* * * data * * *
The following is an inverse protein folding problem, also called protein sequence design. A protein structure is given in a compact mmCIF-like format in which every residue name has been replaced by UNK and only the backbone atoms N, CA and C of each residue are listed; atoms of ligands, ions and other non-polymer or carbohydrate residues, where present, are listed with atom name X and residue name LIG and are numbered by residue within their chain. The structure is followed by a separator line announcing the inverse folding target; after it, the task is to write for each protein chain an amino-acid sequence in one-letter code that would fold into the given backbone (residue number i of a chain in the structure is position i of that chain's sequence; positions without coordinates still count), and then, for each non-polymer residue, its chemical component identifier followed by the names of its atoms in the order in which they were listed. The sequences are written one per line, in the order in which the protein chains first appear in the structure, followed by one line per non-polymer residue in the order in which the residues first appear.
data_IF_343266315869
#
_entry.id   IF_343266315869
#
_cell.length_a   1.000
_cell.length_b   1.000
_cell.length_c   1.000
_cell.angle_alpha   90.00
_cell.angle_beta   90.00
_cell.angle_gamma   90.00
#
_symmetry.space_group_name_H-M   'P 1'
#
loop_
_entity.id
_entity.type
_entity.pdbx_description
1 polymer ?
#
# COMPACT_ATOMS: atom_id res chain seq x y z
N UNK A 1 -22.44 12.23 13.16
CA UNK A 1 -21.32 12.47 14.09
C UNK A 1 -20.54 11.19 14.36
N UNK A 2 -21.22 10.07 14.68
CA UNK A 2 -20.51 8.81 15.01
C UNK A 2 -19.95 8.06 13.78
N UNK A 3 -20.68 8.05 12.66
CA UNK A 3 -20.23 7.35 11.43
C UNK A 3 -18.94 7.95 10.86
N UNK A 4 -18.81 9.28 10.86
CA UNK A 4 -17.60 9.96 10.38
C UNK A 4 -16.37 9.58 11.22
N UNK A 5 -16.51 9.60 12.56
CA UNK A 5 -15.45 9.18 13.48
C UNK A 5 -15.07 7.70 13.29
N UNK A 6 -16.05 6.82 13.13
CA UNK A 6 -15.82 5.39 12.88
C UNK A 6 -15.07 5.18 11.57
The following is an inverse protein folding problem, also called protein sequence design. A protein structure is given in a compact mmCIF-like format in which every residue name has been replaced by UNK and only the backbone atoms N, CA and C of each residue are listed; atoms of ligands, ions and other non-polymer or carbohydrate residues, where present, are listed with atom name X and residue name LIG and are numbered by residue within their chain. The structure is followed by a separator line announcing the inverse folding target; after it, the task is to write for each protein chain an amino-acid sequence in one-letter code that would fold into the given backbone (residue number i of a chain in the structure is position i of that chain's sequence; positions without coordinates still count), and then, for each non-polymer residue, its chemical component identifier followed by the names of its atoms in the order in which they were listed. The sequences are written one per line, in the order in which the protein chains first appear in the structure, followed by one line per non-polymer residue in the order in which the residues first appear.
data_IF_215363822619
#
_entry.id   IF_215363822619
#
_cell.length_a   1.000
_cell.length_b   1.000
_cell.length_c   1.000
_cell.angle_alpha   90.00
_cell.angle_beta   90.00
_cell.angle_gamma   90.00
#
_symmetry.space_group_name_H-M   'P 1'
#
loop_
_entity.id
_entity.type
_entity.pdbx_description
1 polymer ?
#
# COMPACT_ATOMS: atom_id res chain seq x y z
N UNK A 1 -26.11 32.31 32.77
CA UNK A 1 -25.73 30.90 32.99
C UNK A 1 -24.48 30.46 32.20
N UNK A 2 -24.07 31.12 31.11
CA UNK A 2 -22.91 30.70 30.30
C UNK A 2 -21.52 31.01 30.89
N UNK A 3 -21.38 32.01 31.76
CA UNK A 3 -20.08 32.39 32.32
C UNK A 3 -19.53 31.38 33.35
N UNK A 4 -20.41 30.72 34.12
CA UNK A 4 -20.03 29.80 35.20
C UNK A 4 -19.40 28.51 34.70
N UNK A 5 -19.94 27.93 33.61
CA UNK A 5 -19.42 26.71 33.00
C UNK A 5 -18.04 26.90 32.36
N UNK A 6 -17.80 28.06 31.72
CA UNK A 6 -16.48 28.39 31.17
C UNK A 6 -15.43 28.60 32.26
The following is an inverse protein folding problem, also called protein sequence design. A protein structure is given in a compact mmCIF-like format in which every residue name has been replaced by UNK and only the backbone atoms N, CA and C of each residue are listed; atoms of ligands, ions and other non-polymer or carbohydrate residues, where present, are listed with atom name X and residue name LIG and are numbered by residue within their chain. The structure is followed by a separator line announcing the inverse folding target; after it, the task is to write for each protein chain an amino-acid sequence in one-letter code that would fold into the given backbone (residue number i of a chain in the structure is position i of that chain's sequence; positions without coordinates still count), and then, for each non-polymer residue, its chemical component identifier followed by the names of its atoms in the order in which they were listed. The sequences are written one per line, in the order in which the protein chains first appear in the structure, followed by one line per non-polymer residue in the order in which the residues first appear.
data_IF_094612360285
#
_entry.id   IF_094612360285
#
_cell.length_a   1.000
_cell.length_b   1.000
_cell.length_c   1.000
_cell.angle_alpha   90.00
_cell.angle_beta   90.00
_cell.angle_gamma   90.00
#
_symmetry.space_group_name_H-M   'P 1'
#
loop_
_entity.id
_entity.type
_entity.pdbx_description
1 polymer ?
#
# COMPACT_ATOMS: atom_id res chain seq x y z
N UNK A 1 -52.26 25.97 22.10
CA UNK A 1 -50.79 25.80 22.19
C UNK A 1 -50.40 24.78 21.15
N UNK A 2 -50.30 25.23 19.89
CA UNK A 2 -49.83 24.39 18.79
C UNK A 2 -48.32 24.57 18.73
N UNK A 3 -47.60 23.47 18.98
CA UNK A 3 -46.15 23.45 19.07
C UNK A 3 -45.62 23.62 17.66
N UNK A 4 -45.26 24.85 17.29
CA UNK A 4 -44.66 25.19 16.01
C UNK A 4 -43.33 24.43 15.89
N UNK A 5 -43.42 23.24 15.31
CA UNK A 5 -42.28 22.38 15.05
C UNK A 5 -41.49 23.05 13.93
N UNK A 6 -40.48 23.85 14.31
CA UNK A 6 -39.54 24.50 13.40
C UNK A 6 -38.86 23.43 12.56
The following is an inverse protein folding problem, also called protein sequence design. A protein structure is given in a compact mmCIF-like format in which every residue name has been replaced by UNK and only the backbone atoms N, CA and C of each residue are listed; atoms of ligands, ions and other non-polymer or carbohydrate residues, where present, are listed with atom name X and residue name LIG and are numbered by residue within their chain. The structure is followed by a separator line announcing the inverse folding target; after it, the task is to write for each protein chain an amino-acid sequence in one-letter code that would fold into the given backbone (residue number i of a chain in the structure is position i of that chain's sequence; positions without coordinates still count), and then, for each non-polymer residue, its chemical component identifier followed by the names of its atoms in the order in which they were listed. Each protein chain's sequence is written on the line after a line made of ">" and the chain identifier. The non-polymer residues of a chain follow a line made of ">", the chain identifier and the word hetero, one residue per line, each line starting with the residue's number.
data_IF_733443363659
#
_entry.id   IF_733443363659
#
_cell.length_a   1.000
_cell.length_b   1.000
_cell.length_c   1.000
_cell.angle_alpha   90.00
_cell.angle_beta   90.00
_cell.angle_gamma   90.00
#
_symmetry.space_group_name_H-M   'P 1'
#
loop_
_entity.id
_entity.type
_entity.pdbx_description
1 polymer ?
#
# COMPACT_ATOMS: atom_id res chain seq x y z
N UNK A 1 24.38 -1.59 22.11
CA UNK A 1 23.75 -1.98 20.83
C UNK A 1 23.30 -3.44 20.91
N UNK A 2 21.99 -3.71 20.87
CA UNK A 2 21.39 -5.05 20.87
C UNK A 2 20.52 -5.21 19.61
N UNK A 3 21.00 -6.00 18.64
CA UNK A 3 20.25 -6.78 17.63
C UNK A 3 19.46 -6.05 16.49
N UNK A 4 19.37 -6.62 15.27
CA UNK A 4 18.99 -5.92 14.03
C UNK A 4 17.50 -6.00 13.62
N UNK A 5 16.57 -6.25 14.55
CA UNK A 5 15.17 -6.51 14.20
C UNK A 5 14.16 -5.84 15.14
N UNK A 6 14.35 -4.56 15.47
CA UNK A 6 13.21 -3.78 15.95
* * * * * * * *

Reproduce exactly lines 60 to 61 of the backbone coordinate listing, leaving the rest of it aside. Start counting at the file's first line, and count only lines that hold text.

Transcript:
# COMPACT_ATOMS: atom_id res chain seq x y z
N UNK A 1 -26.11 32.31 32.77